This is a follow-up to something I wrote on Monday. So let’s get back to that and go straight to the heart of the matter.

The Cardinals won’t have a productive offense unless their hitters wake up and take smarter at-bats. Everyone keeps talking about how hard the St. Louis hitters are working, it’s only a matter of time before their efforts pay off in positive results.

Here’s a suggestion: work smarter.

I appreciate hard work, but all of that sweating and caring doesn’t matter if you’re working on the wrong thing.

And at the heart of this particular matter, the fellows must start doing damage when the pitchers come right at them with generous offerings over the middle of the plate. These are the fattest pitches, the kind that hitters dream about, wanting to jump out of their cleats to attack.

Except for one team.

The 15-20 ballclub based in St. Louis that is last in the National League in runs per game.

By this point, opposing pitchers don’t particularly care if they go straight down the middle and dare the Cards hitters to do something about it. These pitchers have little if any fear of the St. Louis batters because of the early-season trends.

Take a look:

* In their first pitch to a Cardinal batter, opponents have gone right to the heart of the strike zone at a rate that’s the fifth highest in the majors against any offense. And what do the Cardinals do with these first-pitch temptations? They watch a lot, ranking 15th for most called strikes on the first pitch of an at-bat in the attacking zones.

And when the Cardinals do swing and connect on attack-zone pitches, they’re batting .267 (29th) and slugging .444 (28th). That’s ridiculous.

* Now let’s talk about any count during an at-bat. In their first 35 games, the Cardinals were served 1,426 heart-of-the-plate pitches. But here’s the thing: pitchers threw into the attack zone on 28 percent of their offerings to Cardinal hitters … making STL the fifth-highest recipient of the finest pitches for hitters to bash. The Cardinals took a called strike 8 percent of the time; only four teams were worse than that. Where is the aggressiveness, fellas?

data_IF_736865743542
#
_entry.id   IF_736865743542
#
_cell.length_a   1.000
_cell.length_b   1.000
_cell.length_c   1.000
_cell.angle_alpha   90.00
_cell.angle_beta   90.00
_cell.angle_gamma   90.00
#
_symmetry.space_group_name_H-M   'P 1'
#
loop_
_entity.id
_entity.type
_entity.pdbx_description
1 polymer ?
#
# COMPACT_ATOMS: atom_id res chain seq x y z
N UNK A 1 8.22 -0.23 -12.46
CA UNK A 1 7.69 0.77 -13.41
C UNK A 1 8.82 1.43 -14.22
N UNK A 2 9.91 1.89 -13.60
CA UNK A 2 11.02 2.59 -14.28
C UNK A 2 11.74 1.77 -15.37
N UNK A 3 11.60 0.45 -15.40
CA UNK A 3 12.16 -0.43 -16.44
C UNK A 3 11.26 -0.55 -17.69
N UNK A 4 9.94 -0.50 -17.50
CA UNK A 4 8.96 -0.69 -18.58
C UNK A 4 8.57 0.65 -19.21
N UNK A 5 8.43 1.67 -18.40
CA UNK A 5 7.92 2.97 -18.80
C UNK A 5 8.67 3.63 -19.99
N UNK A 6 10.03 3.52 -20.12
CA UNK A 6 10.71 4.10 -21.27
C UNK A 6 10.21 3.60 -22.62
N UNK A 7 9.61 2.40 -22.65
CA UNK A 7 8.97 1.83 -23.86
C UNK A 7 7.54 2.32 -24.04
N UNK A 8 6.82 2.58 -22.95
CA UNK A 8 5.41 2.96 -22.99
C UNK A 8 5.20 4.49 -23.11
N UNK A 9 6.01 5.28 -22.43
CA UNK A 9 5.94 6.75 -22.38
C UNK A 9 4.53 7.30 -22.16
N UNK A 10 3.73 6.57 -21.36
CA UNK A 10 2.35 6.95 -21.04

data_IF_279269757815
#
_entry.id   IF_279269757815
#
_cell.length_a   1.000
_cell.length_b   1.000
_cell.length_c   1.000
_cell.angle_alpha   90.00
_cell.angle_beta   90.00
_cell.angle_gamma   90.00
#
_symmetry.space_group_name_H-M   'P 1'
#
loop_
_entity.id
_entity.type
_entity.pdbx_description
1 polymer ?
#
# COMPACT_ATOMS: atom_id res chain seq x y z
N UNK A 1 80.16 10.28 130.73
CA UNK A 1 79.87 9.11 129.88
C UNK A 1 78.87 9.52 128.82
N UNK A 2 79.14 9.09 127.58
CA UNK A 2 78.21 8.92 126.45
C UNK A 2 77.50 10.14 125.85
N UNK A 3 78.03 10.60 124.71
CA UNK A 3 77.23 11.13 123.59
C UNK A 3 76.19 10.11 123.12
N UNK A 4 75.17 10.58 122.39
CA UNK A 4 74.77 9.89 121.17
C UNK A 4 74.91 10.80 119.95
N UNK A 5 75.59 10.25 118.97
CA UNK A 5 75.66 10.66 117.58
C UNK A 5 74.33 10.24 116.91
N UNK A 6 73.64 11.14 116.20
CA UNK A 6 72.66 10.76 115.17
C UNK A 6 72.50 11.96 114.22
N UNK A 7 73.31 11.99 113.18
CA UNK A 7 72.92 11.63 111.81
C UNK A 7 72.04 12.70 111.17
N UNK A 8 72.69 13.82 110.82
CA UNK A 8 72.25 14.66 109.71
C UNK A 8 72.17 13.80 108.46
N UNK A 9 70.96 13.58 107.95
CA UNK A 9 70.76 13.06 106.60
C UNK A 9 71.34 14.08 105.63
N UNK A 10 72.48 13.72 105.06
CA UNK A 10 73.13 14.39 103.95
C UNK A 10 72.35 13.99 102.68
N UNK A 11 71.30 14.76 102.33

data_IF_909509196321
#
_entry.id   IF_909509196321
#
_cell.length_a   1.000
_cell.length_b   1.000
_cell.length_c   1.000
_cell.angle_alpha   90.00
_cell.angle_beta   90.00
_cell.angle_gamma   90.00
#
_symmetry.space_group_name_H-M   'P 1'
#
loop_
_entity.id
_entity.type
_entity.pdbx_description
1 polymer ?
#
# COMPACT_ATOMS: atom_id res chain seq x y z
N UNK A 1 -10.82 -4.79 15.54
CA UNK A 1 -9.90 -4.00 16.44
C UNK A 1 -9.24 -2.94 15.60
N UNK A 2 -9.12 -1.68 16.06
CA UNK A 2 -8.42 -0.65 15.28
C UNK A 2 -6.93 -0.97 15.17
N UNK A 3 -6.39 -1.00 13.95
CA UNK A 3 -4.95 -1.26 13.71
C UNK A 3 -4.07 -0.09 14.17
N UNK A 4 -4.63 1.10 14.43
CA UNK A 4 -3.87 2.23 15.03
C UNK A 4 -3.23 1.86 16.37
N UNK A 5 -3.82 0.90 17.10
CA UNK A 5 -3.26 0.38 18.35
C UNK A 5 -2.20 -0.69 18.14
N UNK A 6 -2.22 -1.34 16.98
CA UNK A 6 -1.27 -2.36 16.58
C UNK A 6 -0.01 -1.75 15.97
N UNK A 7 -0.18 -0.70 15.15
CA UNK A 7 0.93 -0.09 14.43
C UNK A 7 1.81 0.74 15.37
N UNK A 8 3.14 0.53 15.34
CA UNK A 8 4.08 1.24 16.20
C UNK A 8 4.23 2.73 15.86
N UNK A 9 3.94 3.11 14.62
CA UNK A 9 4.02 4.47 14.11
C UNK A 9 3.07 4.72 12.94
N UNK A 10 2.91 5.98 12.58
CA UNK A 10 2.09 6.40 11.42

* And what have the Cardinals done when connecting on attack-zone pitches this season? Through Monday, their .244 batting average is the worst in the majors on juicy-zone pitches. Their .408 slugging percentage is also the worst in the majors against the most inviting pitches.

* And when a pitcher throws a four-seam fastball over the heart of the plate? The Cardinals rank 12th for the most called strikes. And when they make contact against these ripe, attack-zone pitches they’ve hit .234 (29th) and slugged .368 (30th).

After Monday’s 4-3 loss to the Mets, manager Oli Marmol fielded a question about the Cardinals’ situational hitting – specifically their terrible hitting performance with runners in scoring position.

Marmol correctly expanded his answer to get to – sorry – the real heart of the matter. The Cardinals aren’t just bad at hitting with runners in scoring position. They’re just bad at hitting, period. Especially the attack-zone pitches that a team of hitters should wallop and make the opponents pay.

Monday night the Cardinal hitters saw 33.3 percent of pitches thrown by the Mets arrive at the heart of the plate.

Right into the attack zone.

The Cardinals did go 5 for 16 on those pitches (.263), which is pretty good. But here’s the frustrating thing: Fifteen of the heart-zone pitches ended in called strikes. That’s too high of a rate, 11.6%. The Cardinals had opportunities to do more damage but declined to swing. Mets pitchers saw no reason to avoid the heart of the strike zone. The Mets attacked the attack zones. The passive Cardinals made it easy for them.

“When you look at our ability to drive the baseball and slug and actually swing at pitches in the heart of the plate, hit them hard and hit them far – that’s more of an issue than just situational hitting,” Marmol said. “They both have their place. Don’t get me wrong. I’m a believer in situational hitting. That’s not the story here.”

Thanks for reading …


All stats used in this column were sourced from Statcast or FanGraphs. Follow Bernie on X (twitter) @miklasz … on on Threads @miklaszb

Bernie Miklasz

Bernie Miklasz

For the last 36 years Bernie Miklasz has entertained, enlightened, and connected with generations of St. Louis sports fans.

While best known for his voice as the lead sports columnist at the Post-Dispatch for 26 years, Bernie has also written for The Athletic, Dallas Morning News and Baltimore News American. A 2023 inductee into the Missouri Sports Hall of Fame, Bernie has hosted radio shows in St. Louis, Dallas, Baltimore and Washington D.C.

Bernie, his wife Kirsten and their cats reside in the Skinker-DeBaliviere neighborhood of St. Louis.